How do you steer the course of a conversation at 3 o’clock in the night? It’s not a silly question.
Sometimes, when you are slightly high on slightly illegal stuff, and do not want to venture into risqué territory while making sweet-talk with someone on a breezy night, this question becomes important. At other times, when you are tongue-tied while actually just wanting to make sweet-talk with someone on a breezy night, it becomes even more important. And, sometimes, when sweet-talk and silence battle each other in a struggle for some romance on that breezy night, and all you need is something to keep the moment going just that bit longer, the question becomes all-important.
There’s a simple answer. Weather.
Don’t laugh, you know.
Nothing can be more neutral a conversational tool than a sentence as wonderful as, well, “I think it’s about to rain
But, let it be known upfront, I am not writing about it for romantic reasons alone. The past week or so in Chandigarh has seen all seasons rolled into one — from hail descending from the dark above, hurting bikers’ knuckles and threatening to break through car windshields; to a sun so sunny that you dread already what May would be like; and then to a breeze so constant that you can’t figure out what to wear for the evening. Did Indra have a fight with his wife? In the middle of this, winter still lurks around, unwilling to leave just yet, revealing itself only at night.
Obviously then, with the weather changing in more ways than one, it becomes a top-of-the-mind topic even in your conversations with yourself.
“I think it’s going to rain here too,” she says, from many miles away. “Don’t you just love the rain?”
At this point, you love the rain, no matter what. Stories about rain, true and false, carry the conversation into the morning, when everyone else wakes up and you go to sleep finally.
And, in case you’re struggling on this count too, there are YouTube videos on how to talk about weather in several ways and languages. I am serious.
It’s safe. Unlike something as fiery as politics, as competitive as sports, as difficult as mathematics, or even as banal as Bollywood, nothing controversial can creep into a conversation about weather. The chances of running into someone who passionately supports tsunamis, or wants God to produce more cyclones for fun, or admires floods and droughts as a means of population-control, are rather remote. The possibilities of a friendly chat, however, are as endless and as fascinating as weather itself. Rain alone has a hundred meanings.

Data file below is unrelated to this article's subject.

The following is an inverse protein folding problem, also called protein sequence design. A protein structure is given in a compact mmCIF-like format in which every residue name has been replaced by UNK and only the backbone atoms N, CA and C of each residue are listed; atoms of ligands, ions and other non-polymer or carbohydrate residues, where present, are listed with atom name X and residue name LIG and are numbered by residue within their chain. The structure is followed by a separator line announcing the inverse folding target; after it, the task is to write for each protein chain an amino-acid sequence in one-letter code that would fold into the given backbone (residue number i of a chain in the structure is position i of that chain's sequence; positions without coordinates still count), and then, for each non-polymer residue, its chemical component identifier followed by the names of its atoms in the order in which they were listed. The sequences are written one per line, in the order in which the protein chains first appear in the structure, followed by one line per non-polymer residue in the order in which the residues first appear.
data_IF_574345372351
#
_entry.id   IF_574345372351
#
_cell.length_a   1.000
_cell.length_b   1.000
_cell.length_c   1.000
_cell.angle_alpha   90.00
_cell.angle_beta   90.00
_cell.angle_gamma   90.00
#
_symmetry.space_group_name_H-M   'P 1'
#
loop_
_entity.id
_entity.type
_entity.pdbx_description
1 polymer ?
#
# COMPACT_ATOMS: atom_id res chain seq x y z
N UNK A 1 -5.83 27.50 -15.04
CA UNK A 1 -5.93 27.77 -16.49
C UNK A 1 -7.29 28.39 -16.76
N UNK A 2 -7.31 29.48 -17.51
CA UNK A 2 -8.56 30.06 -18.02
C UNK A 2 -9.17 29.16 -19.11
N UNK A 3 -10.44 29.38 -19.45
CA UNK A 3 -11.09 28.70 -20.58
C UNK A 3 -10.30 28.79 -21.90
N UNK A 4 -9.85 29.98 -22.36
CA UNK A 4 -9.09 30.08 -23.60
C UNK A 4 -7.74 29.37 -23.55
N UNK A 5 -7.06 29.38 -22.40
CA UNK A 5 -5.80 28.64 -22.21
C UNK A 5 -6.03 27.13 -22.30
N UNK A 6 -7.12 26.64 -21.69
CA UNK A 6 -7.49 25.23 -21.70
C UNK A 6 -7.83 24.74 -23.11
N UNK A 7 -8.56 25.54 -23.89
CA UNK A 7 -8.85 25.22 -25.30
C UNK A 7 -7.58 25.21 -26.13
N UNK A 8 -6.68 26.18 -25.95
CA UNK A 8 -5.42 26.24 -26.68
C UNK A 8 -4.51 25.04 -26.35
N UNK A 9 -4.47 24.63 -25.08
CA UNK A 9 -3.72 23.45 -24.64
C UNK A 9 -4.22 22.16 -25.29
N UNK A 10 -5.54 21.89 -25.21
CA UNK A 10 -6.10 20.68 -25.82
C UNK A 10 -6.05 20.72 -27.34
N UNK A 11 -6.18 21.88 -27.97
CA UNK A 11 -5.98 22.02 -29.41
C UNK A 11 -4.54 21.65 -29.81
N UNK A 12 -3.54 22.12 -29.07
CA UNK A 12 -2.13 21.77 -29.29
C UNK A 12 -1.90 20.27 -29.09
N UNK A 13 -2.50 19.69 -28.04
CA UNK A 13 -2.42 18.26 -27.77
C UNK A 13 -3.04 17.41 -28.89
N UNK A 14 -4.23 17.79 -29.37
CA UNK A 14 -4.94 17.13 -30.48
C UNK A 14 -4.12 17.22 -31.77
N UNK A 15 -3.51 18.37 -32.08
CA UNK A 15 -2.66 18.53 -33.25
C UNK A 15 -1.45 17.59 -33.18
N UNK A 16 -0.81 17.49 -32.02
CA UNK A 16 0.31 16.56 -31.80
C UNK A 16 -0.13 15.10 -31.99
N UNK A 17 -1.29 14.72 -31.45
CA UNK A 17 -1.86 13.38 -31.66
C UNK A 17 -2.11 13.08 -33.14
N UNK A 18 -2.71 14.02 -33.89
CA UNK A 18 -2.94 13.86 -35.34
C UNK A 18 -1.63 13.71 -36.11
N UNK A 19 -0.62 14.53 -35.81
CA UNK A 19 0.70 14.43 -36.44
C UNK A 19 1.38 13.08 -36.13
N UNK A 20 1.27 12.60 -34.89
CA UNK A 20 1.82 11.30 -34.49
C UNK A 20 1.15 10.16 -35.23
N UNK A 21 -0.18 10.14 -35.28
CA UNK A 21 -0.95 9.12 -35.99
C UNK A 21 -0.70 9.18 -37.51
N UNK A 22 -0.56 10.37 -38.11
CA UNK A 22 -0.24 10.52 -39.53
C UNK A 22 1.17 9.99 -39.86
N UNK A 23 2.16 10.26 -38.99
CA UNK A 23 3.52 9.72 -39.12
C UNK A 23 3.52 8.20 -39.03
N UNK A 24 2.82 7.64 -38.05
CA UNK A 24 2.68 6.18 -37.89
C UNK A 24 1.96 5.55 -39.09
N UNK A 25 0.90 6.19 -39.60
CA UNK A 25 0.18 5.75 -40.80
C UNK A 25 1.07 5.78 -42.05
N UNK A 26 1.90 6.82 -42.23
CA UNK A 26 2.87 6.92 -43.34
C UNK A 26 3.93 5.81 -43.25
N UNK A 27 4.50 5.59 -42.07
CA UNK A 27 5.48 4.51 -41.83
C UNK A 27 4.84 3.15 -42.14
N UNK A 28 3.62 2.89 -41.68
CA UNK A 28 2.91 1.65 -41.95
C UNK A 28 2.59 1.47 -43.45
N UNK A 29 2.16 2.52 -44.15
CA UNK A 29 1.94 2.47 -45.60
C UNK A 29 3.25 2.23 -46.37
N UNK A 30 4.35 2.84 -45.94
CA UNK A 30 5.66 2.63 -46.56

Yet, not everyone is enthused about it. Their logic: Unless you are a meteorologist obsessed with predicting the unpredictable, surely there must be better things to talk about than how cold/hot/wet/dry/misty/foggy it is. There are also some sociological musings about how impersonal our society has become, how we do not have any shared concerns apart from weather, or how we avoid social contact these days. On the funny side, collegehumor.com lists a classic chat about weather among its ‘Seven Worst Conversations We have all Had’. It goes something like this:
Them: Crazy weather we’re having, huh?
You: No. Not really.
Them: I mean it’s cold one day, hot the next, rainy the next. Crazy!
You: Weather is notably chaotic. But that’s its defining characteristic. You expect it to be crazy.
Them: But those forecasts were completely wrong.
You: Yep. Weather is very hard to predict. Again, obvious. For thousands of years people have used weather as a metaphor for something that is unpredictably changeable.
Them: And can you believe how cold it is out there today?
You: Yes, it’s winter. It’s usually cold in the winter.
Them: Well, time for me to leave, since the only thing we have in common is the fact that we occupy the same general geographic space.
You: Same place and time tomorrow?
Them: Same conversation too!
Well, that’s funny. Fine. But not everything has to be a measure of society’s behaviour. Obsessive analysts can say what they want, but the very urge to keep talking to someone has to mean something. Otherwise, why would anyone bother to say that it’s about to rain here when it’s actually quite dry, the weather? It’s not about the rain, silly. email@example.com